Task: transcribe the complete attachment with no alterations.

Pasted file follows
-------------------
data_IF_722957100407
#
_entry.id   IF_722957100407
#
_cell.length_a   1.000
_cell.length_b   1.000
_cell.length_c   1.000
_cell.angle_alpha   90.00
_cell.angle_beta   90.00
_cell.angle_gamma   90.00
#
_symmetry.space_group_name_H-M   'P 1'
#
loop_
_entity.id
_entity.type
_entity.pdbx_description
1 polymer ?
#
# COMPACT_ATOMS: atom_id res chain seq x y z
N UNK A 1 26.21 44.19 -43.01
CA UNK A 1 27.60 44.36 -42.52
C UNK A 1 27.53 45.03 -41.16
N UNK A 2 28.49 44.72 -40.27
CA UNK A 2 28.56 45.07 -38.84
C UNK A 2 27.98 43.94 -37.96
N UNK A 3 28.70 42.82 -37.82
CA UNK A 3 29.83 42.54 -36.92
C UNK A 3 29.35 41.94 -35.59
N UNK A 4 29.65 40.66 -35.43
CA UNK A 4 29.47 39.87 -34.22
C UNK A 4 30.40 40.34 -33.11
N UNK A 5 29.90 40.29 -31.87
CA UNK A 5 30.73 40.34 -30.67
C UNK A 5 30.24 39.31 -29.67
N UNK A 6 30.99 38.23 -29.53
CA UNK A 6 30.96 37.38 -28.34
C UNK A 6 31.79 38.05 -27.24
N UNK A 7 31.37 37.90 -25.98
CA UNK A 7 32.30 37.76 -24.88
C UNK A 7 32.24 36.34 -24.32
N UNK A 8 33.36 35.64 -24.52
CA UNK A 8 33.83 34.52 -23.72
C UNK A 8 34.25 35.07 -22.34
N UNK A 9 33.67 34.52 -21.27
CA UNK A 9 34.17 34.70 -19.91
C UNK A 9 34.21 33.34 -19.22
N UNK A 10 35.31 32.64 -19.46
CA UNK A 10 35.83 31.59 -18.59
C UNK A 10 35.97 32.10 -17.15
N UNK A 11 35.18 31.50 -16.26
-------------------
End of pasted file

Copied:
data_IF_722957100407
#
_entry.id   IF_722957100407
#
_cell.length_a   1.000
_cell.length_b   1.000
_cell.length_c   1.000
_cell.angle_alpha   90.00
_cell.angle_beta   90.00
_cell.angle_gamma   90.00
#
_symmetry.space_group_name_H-M   'P 1'
#
loop_
_entity.id
_entity.type
_entity.pdbx_description
1 polymer ?
#
# COMPACT_ATOMS: atom_id res chain seq x y z
N UNK A 1 26.21 44.19 -43.01
CA UNK A 1 27.60 44.36 -42.52
C UNK A 1 27.53 45.03 -41.16
N UNK A 2 28.49 44.72 -40.27
CA UNK A 2 28.56 45.07 -38.84
C UNK A 2 27.98 43.94 -37.96
N UNK A 3 28.70 42.82 -37.82
CA UNK A 3 29.83 42.54 -36.92
C UNK A 3 29.35 41.94 -35.59
N UNK A 4 29.65 40.66 -35.43
CA UNK A 4 29.47 39.87 -34.22
C UNK A 4 30.40 40.34 -33.11
N UNK A 5 29.90 40.29 -31.87
CA UNK A 5 30.73 40.34 -30.67
C UNK A 5 30.24 39.31 -29.67
N UNK A 6 30.99 38.23 -29.53
CA UNK A 6 30.96 37.38 -28.34
C UNK A 6 31.79 38.05 -27.24
N UNK A 7 31.37 37.90 -25.98
CA UNK A 7 32.30 37.76 -24.88
C UNK A 7 32.24 36.34 -24.32
N UNK A 8 33.36 35.64 -24.52
CA UNK A 8 33.83 34.52 -23.72
C UNK A 8 34.25 35.07 -22.34
N UNK A 9 33.67 34.52 -21.27
CA UNK A 9 34.17 34.70 -19.91
C UNK A 9 34.21 33.34 -19.22
N UNK A 10 35.31 32.64 -19.46
CA UNK A 10 35.83 31.59 -18.59
C UNK A 10 35.97 32.10 -17.15
N UNK A 11 35.18 31.50 -16.26